“You’re different,” he comments.
“I know,” I nod, “I can feel it, see it even.”
“You slept for days, Lark,” he says against my temple, concern in his voice.
“Days?” I question, “That can’t be right.”
“Three days, to be exact,” he says.
I look up into his face and I see his eyes and how serious and worried his expression is. I notice the shadows under his eyes that normally aren’t there and how exhausted he looks.
“How long has it been since you reaped?” I ask.
He shrugs, “A few weeks,” he admits.
“Weeks?” I ask, unsure if I heard him correctly.
“I don’t want to reap,” he says finally.
“Take it from me,” I tell him.
He cocks a brow in question, “What?”
“Take some of my soul,” I tell him.
“I can’t do that, Lark,” he replies, his voice breaking as his desire wars within him.
“I want you to,” I say, “I want you to take just enough to stay strong.”
“I won’t do it, Lark,” he says, “It’s too dangerous. I won’t risk your life.”
“Then I need you to reap from someone else, Ash,” I demand, “I need you to be at your strongest. I need you to be able to protect me in this world.”
He thinks on that for a moment before resigning, “You’re right. You win. I will reap today.”
“Thank you,” I say, standing on my toes to press my lips to his, realizing a moment too late that it’s the first time we’ve actually kissed.
His arms move around my waist and he reaches down with one hand to shut off the water. My heartbeat quickens as I realize what I want in this moment, what I intend to give him.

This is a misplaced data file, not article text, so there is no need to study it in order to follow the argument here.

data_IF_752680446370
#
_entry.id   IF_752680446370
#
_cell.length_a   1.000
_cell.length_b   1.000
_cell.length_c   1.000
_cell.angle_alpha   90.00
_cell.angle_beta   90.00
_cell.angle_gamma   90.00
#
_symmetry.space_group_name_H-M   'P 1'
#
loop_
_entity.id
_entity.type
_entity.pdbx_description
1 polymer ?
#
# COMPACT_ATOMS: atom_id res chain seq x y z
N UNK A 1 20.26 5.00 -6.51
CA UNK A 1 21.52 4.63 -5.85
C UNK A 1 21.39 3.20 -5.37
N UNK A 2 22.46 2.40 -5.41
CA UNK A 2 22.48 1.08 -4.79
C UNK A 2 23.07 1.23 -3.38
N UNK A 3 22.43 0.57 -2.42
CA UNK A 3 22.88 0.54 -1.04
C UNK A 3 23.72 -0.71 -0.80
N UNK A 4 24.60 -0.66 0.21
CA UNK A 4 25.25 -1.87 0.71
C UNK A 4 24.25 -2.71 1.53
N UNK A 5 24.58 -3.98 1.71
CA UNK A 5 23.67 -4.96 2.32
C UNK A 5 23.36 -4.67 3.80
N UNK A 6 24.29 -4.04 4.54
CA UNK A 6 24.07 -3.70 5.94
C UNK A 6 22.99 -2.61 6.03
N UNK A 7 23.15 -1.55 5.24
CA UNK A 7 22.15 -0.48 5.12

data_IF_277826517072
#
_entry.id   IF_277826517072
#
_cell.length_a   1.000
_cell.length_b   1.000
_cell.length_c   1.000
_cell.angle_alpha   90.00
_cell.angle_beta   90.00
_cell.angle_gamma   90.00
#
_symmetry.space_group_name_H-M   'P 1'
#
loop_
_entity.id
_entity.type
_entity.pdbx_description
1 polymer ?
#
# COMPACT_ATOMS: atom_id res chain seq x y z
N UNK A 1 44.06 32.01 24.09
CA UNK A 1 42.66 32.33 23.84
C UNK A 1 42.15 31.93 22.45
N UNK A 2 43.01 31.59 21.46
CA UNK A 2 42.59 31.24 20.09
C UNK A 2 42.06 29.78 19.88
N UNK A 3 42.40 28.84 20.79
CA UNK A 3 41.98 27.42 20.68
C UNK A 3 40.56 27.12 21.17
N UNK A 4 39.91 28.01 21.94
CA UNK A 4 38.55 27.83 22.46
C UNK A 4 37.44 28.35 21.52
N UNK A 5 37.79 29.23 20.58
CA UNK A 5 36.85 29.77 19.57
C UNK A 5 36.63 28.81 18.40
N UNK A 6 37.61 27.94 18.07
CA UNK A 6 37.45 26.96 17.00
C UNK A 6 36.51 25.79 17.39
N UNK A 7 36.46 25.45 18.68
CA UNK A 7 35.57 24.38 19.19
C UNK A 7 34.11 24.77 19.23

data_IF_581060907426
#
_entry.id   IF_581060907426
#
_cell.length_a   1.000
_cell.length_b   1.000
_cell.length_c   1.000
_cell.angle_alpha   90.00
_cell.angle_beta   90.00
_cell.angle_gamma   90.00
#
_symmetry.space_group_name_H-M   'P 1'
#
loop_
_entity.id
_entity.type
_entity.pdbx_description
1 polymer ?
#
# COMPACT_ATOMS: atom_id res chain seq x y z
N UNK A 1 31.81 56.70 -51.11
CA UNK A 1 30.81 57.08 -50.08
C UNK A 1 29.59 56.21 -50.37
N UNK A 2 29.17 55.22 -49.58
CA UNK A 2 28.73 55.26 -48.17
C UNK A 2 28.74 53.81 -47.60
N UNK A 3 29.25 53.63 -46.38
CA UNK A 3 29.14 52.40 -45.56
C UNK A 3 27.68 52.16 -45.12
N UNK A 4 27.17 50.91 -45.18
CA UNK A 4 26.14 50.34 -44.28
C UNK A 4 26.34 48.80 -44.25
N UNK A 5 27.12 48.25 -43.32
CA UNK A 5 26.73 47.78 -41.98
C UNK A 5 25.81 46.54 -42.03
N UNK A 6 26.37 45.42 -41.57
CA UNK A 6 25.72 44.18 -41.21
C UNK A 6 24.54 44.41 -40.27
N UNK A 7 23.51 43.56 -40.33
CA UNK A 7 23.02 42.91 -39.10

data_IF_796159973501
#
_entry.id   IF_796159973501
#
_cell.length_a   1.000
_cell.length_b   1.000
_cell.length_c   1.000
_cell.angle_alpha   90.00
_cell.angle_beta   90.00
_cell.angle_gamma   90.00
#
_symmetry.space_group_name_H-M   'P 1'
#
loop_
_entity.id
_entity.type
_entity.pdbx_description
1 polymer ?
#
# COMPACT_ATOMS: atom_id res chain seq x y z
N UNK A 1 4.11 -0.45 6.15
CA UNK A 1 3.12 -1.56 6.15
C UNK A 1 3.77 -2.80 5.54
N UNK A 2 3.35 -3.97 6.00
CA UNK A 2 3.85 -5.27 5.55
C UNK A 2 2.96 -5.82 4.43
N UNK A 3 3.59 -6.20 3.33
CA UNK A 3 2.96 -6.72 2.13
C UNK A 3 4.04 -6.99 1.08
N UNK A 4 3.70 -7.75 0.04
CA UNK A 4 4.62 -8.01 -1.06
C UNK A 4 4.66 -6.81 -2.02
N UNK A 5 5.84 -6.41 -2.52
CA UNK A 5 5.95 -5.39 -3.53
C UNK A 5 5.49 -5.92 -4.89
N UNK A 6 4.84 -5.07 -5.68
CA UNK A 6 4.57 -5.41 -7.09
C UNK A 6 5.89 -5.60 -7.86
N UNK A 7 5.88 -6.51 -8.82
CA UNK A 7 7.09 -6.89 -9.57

“Ash,” I say, a little breathless, looking at him expectantly.
“We don’t have to, Lark,” he says, as if reading my thoughts “No pressure. When you’re ready, if you even want to.”
“I do,” I tell him, “I want to give you that, only you.”
He seems surprised the realization that he, an only he, will be the one to claim the last shred of innocence I have. And so, I let him take it, there in the washroom in the Mortem castle, after months of missing him, hating him and loving him, after a dangerous journey to get back to him and a Werewolf bite to the leg, I give him all of myself and I hope that he doesn’t make me regret it.
I stand in front of the mirror again afterwards, still baffled by how healthy I look. I pull on the lacy under garments that I had grown used to in my time here before Ash left me in Medeor. Ash comes back into the bathroom wearing only gray lounge pants, his bare muscled torso drawing my gaze easily. He moves behind me and wraps his arms around me and rests his head on my shoulder.